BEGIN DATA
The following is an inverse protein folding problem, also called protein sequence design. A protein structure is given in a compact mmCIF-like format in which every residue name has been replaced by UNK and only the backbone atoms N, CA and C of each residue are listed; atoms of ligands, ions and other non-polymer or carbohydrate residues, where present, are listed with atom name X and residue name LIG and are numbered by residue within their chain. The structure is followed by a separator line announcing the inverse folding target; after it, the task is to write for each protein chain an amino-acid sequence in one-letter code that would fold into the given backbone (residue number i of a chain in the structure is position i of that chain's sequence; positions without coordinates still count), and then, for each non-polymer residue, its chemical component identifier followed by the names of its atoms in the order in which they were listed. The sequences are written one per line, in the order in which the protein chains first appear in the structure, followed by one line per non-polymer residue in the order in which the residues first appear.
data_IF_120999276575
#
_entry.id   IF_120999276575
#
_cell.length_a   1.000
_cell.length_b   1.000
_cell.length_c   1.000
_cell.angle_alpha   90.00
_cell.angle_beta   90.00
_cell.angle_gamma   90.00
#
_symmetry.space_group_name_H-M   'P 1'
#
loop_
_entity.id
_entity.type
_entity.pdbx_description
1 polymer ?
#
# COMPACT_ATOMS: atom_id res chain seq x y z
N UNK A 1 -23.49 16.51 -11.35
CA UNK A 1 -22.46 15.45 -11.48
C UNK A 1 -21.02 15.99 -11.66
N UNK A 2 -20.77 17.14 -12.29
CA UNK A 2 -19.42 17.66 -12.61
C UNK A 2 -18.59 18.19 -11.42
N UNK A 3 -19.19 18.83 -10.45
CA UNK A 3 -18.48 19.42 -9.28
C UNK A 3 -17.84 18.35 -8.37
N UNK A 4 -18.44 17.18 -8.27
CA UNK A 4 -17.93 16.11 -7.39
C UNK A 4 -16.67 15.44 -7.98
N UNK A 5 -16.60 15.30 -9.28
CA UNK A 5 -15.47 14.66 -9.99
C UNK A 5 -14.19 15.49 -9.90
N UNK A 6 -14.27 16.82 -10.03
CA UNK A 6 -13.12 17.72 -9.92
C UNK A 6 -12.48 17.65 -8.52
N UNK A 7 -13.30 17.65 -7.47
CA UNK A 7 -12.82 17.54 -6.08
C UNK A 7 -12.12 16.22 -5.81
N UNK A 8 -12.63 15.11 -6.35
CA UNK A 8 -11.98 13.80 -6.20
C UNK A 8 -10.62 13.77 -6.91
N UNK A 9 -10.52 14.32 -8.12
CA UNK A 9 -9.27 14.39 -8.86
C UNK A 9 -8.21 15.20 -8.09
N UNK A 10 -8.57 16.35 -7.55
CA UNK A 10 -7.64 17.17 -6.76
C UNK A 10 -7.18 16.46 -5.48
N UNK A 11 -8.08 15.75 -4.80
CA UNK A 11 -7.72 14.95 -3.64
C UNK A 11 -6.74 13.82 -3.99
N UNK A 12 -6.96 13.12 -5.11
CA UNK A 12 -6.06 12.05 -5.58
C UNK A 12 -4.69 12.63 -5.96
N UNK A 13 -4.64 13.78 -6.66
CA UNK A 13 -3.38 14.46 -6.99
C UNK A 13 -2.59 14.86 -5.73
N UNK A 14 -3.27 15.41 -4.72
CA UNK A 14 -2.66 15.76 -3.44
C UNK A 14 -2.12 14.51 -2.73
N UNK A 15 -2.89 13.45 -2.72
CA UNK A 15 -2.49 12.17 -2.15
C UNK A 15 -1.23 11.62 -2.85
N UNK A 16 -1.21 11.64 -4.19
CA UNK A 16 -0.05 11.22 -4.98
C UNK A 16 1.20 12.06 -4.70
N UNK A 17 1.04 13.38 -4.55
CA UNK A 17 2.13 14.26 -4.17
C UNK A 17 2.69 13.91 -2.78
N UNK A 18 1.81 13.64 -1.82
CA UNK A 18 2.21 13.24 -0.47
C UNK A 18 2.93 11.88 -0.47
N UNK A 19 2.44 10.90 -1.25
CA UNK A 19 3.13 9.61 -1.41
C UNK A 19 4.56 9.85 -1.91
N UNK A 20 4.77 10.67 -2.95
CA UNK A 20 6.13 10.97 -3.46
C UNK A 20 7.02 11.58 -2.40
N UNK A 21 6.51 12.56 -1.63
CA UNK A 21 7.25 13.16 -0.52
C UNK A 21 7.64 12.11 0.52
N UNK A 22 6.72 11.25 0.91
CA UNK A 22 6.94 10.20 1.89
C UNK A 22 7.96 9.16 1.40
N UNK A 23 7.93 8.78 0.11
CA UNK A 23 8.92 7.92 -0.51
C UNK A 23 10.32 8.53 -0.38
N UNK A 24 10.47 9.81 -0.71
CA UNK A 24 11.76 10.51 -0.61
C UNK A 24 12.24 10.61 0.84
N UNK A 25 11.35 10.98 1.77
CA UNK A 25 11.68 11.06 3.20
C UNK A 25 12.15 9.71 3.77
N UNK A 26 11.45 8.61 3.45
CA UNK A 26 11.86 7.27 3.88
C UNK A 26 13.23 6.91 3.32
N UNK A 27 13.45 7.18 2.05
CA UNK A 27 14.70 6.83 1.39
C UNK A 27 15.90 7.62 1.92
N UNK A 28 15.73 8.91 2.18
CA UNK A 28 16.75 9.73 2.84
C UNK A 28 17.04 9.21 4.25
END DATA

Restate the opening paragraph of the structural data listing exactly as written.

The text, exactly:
The following is an inverse protein folding problem, also called protein sequence design. A protein structure is given in a compact mmCIF-like format in which every residue name has been replaced by UNK and only the backbone atoms N, CA and C of each residue are listed; atoms of ligands, ions and other non-polymer or carbohydrate residues, where present, are listed with atom name X and residue name LIG and are numbered by residue within their chain. The structure is followed by a separator line announcing the inverse folding target; after it, the task is to write for each protein chain an amino-acid sequence in one-letter code that would fold into the given backbone (residue number i of a chain in the structure is position i of that chain's sequence; positions without coordinates still count), and then, for each non-polymer residue, its chemical component identifier followed by the names of its atoms in the order in which they were listed. The sequences are written one per line, in the order in which the protein chains first appear in the structure, followed by one line per non-polymer residue in the order in which the residues first appear.